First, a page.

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Coriolis Force on a Wheel of radius r spinning at angular velocity

  1. May 4, 2013 #1
    Imagine that we have a wheel spinning with the axis of rotation normal to the earth's surface. For convenience, lets assume that the wheel is located somewhere in the north hemisphere.

    According to the definition of the Coriolis force, every little particle dm of the wheel has a coriolis force in some direction. But if we integrate to get the coriolis force on the whole object, doesn't the integral go to 0 since we are in a circle?

    Further, if we consider the torque on the wheel due to the coriolis force, we know that the torque is defined as: τ = r' x F.coriolis . where r' is the vector position of dm relatively to the CM of the wheel.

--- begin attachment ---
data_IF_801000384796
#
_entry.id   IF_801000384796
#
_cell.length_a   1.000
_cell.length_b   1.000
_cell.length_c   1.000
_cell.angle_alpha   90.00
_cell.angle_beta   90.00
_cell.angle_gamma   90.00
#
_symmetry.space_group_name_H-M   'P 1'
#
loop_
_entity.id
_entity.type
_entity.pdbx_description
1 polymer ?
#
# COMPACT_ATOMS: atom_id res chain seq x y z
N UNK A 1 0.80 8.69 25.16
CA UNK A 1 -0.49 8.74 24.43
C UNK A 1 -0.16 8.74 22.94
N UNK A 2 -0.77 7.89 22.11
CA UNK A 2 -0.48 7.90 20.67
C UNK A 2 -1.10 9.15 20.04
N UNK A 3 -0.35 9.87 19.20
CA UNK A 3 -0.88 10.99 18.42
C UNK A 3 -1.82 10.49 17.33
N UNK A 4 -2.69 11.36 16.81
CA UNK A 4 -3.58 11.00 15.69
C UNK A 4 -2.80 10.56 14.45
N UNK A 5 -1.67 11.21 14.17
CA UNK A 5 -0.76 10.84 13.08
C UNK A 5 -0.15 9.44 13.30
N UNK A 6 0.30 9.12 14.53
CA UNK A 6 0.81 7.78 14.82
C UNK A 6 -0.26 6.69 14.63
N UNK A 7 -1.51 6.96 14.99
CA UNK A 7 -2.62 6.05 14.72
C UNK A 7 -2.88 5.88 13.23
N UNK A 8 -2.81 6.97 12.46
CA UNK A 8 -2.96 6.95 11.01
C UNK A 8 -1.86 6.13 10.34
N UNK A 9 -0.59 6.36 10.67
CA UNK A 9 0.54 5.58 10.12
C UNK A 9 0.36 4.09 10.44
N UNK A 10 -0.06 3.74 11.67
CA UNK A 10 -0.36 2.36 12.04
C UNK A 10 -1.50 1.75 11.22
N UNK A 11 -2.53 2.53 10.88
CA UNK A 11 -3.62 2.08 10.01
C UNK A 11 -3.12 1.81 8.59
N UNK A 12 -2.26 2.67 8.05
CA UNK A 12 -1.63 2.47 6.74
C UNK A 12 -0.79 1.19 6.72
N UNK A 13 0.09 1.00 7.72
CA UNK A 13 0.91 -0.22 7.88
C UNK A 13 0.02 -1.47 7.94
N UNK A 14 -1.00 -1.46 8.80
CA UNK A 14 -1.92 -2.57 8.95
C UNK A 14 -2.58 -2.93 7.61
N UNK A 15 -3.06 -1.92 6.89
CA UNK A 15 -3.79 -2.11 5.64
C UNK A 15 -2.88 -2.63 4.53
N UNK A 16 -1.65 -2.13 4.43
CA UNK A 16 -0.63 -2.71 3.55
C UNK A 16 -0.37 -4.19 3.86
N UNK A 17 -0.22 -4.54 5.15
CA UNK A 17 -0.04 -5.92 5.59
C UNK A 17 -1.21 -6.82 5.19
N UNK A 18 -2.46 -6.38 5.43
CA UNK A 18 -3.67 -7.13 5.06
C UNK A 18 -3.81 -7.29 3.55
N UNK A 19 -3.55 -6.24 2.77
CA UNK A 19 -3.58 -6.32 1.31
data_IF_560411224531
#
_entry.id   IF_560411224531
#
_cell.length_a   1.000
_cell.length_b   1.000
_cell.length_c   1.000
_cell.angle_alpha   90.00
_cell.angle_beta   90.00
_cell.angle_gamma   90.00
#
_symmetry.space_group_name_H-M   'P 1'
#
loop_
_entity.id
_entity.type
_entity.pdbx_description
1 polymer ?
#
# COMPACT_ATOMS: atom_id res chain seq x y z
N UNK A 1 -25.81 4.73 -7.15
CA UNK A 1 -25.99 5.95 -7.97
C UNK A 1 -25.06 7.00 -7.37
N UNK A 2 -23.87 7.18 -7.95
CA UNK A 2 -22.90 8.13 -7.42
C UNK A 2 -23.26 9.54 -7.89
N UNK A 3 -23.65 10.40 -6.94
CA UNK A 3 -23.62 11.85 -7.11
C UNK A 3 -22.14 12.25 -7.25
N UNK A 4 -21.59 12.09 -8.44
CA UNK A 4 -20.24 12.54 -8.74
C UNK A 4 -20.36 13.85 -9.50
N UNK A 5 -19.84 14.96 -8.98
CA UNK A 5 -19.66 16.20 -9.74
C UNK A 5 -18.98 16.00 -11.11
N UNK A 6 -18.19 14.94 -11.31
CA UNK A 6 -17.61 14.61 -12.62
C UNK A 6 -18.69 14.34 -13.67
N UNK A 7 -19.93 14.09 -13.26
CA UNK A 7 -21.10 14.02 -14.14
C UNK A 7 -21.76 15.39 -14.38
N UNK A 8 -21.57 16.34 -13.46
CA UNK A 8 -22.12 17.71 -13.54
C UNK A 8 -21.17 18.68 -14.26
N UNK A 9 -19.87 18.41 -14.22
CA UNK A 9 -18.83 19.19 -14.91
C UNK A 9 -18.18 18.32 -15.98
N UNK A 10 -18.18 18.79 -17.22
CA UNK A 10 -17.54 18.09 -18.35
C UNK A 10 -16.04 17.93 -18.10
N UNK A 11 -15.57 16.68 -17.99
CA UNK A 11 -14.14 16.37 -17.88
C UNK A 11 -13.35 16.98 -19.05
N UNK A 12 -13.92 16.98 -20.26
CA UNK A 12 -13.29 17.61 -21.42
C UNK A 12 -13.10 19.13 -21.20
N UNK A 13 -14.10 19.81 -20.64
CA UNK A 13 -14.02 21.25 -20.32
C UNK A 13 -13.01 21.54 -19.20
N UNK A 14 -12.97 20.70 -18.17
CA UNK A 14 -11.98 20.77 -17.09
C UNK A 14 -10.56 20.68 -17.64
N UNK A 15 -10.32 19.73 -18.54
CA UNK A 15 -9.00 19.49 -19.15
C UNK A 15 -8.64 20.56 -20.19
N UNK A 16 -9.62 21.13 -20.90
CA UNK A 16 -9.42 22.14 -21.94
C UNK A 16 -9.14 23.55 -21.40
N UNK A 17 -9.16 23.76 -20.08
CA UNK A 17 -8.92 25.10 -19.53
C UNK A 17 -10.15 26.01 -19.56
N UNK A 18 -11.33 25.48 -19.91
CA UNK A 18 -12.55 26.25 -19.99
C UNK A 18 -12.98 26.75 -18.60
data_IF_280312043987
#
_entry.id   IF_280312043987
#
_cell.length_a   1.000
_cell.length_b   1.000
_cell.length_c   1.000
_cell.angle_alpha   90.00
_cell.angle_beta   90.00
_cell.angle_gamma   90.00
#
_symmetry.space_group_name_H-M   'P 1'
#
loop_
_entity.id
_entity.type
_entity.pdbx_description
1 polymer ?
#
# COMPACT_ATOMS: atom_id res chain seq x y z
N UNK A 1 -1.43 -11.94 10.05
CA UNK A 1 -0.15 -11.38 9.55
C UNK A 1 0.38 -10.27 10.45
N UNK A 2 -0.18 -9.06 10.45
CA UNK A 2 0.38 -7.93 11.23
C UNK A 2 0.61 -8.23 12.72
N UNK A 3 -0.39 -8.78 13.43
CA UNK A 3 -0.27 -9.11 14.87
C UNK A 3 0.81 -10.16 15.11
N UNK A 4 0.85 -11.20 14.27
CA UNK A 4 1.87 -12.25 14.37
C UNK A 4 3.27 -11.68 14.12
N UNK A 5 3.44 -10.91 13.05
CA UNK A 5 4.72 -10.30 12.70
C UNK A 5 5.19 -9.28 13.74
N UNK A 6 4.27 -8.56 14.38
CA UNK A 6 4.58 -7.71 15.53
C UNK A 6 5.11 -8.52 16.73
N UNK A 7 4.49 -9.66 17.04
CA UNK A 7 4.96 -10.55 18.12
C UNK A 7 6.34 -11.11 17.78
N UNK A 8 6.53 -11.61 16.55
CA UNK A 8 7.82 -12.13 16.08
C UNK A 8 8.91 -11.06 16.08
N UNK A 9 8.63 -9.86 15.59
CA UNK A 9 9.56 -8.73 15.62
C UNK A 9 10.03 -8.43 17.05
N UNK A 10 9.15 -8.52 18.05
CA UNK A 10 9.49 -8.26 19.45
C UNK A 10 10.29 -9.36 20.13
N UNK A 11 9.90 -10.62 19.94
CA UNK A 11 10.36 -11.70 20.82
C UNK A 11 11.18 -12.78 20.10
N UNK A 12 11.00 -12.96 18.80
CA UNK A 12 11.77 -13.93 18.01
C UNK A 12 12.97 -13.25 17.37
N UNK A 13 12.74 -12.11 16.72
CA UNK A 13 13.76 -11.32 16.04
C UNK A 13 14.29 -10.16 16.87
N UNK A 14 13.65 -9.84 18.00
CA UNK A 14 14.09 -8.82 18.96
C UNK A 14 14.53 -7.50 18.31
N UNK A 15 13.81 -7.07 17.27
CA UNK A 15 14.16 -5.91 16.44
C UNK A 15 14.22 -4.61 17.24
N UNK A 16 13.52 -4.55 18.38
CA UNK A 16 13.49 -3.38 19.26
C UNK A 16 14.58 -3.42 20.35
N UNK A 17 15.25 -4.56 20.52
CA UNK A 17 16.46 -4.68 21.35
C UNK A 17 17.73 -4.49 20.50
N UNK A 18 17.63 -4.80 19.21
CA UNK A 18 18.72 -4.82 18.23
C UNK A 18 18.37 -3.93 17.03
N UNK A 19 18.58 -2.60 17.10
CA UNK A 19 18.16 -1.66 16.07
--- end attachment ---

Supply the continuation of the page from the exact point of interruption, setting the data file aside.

Since the coriolis force is zero, doesn't it mean that the torque is also zero?

    (I know that the answer is no, but why? and where does the torque point...?)
     
  2. jcsd
  3. May 4, 2013 #2

    TSny

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    Hello and welcome to PF!

    It will be simpler to analyze if the wheel is located at the equator. Then the axis of rotation of the wheel is perpendicular to the axis of rotation of the earth. See attached figure. The axis of rotation of the earth is represented by the blue vertical arrow and Ω is the rate of rotation of the earth. The wheel is rotating with angular velocity ω.

    Consider the elements of mass marked A and B on the wheel. Note that relative to the earth the velocity of A at this moment is essentially out of the page while B is moving into the page.

    What is the direction of the coriolis force on A? On B?
     

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    Last edited: May 4, 2013
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